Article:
Even the road-trip down was pretty relaxing, even though we were stuck in traffic for part of it. I like driving long distances, and it was nice to finally get to do it in a vehicle I didn't have to worry was going to break down in the middle of nowhere.

We found our hotel (Ahna thought she'd been there before, and so found it from memory, even though this turned out to be a different hotel; neat trick) and had dinner in the bar, and called it a night.

Ahna woke up before I did on Saturday, and when I finally crawled out of bed, I followed her instructions for how to take the tram to get to her location. The tram is really pretty nice, and it was free in the downtown area. So that's what a mass-transit system looks like.

I stopped by to say hello, and wandered off to find Powell's. This was an incredible treat. Every time I've ever been to Powell's before, it's been a stopover point on my way to somewhere else, and I've always been with other people, who had their own schedules and priorities; as a result, I've never had the chance to stay there as long as I wanted, relax in the coffee shop, actually stand and read for a while. It was good. I stayed for about four hours -- I left before I was completely ready to, I'll admit, but for the first time, I didn't feel rushed or frustrated or dissatisfied. And I had the heady knowledge that I could, if I wanted to, come back the next day. I made my purchases and left.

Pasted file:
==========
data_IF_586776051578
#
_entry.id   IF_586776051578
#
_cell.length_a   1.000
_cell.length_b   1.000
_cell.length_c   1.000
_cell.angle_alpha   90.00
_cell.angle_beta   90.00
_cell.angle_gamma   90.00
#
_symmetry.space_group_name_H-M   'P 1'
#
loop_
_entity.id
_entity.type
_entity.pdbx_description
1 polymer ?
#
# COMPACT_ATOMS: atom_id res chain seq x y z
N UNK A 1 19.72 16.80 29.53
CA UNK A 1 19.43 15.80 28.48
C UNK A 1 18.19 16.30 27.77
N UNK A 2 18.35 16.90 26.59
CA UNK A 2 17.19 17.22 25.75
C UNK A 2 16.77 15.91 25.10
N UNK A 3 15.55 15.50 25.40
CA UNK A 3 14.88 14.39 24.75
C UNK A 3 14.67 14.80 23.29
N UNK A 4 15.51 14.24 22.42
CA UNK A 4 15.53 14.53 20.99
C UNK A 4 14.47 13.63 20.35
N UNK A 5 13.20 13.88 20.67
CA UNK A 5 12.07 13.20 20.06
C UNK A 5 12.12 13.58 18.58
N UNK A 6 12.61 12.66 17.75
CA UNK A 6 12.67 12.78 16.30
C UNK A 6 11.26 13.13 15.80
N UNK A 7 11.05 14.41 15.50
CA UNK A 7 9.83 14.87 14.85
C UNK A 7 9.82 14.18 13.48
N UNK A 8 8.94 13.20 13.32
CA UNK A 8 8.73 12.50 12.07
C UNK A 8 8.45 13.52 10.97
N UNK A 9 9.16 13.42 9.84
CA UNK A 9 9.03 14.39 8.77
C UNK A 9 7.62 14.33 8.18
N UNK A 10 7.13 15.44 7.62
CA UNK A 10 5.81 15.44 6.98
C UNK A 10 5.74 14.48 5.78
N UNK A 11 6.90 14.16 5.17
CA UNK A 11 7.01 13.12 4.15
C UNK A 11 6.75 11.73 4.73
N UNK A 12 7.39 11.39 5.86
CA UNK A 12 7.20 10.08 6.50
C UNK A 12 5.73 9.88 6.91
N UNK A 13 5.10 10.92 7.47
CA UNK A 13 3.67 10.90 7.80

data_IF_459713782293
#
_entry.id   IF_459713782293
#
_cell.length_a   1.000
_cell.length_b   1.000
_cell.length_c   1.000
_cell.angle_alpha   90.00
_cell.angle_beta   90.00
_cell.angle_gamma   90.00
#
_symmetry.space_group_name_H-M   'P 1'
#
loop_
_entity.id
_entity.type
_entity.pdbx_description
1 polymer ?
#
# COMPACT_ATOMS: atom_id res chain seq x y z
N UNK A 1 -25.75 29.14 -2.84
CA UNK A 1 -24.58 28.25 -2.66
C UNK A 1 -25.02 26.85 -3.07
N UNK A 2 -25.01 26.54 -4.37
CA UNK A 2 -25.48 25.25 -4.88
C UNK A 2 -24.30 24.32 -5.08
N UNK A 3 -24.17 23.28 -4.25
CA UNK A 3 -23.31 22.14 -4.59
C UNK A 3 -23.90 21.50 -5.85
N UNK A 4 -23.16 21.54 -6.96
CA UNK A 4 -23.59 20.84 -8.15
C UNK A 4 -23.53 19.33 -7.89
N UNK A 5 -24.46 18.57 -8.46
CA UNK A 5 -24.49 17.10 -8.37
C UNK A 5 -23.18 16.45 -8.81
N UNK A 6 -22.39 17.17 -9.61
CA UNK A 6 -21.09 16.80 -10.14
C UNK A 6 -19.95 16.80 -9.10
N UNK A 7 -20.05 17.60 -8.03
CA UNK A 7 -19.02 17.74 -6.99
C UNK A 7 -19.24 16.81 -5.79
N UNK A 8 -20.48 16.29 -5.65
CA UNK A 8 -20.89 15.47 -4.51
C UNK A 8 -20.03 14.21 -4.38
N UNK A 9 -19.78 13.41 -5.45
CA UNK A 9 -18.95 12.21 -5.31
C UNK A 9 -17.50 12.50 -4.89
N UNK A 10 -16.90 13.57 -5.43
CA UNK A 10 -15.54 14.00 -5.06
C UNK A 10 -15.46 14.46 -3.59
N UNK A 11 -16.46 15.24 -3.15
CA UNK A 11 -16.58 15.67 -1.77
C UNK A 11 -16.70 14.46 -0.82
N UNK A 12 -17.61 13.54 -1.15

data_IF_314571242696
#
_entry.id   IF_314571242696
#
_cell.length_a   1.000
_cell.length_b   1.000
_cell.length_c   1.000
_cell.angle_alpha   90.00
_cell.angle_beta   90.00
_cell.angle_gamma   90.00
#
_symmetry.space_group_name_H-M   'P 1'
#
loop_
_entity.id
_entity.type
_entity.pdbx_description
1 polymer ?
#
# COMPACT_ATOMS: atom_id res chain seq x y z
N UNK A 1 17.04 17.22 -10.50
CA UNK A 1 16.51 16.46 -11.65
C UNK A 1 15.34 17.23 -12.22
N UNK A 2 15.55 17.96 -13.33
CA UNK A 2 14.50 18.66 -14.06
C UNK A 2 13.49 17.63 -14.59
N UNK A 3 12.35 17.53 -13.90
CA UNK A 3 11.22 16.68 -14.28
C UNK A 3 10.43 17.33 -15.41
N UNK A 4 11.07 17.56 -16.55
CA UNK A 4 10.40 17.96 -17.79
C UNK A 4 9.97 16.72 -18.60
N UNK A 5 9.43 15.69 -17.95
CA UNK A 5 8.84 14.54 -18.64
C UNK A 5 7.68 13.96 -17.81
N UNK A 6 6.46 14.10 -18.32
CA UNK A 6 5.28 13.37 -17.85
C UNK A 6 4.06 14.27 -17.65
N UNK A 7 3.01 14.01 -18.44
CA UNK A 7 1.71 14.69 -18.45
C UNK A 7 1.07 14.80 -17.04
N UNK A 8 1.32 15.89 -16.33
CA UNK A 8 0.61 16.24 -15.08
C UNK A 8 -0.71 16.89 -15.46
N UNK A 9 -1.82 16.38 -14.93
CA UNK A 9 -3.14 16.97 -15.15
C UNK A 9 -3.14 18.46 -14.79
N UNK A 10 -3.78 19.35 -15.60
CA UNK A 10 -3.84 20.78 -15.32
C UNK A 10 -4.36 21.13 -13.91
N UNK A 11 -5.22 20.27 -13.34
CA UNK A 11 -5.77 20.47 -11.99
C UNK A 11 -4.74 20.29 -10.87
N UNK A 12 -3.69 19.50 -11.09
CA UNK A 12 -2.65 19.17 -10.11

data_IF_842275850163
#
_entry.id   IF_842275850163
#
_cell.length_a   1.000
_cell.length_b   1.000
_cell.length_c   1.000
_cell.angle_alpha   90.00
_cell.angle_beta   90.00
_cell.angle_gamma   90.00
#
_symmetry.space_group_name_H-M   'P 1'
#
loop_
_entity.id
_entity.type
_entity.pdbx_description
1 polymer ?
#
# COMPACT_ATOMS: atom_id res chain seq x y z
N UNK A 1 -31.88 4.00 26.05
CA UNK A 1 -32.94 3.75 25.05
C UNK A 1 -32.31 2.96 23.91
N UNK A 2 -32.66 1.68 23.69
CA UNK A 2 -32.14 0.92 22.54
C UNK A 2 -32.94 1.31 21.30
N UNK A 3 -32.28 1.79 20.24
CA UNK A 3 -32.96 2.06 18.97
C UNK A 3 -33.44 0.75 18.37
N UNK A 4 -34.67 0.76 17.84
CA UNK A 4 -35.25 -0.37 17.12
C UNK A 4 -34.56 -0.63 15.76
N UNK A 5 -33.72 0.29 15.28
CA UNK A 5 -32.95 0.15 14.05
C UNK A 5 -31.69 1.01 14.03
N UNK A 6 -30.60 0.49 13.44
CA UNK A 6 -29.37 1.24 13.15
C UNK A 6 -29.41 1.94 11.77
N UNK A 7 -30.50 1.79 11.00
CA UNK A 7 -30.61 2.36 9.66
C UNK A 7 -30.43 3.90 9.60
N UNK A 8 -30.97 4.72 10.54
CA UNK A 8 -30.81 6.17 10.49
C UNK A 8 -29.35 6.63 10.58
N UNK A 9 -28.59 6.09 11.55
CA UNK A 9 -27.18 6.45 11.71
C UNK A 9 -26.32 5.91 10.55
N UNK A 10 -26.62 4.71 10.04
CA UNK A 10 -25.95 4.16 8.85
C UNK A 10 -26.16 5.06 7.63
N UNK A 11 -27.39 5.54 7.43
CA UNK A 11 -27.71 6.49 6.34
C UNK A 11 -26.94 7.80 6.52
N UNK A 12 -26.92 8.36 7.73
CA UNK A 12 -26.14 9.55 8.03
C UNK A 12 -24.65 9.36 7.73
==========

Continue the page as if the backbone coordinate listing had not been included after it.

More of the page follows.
When Ahna got off work, her co-worker suggested we go over paperwork over at Mary's Place, a little hole-in-the-wall of a strip club. Since he's kind of, well, a schmuck, he made the suggestion and then immediately back-pedalled in an "I'm only joking, ha ha" kind of way, so of course we took him up on it. Charmingly, the place had no DJ -- the dancers had their own little jukebox up on the stage. I had to tip one girl just for dancing to a Placebo song.

From there we went to dinner, a little sushi place that sent stupidly cheap little plates of sushi out, buffet-style, on little trays on a model train. Really cute, and quite tasty.

We then went our own way, walked around for a while, and lounged back at the hotel until it was late enough to go back out to Voodoo Doughnut, a weird little must-be-seen-to-be-believed joint that's only open at night. I had their Mango Tango donut, a huge confection with mango-flavored sugar on creamy frosting and filled with a kind of mango jelly. Really good, but I wanted to brush my teeth immediately afterward.

Portland is very alive. Wandering the streets, I got the feeling that the whole city had the vibe of Capitol Hill, or Pioneer Square -- people everywhere, up late, listening to music, taking care of things. Very vibrant and noisy and fun. On the downside, it also seems that their homeless population is much larger than ours, or maybe just more visible.

Sunday, I stopped by Ahna's booth again, bought her some lunch, and then went back to Powell's again until I actually felt like I'd had enough. (About three hours, this time.) I then went to Ozone Records UK, and then wandered back to meet Ahna. She wasn't quite off yet when I expected her to be, so I went into another set of stores for a while, and found that they had a British food import store, so I went upstairs and bought some jelly babies.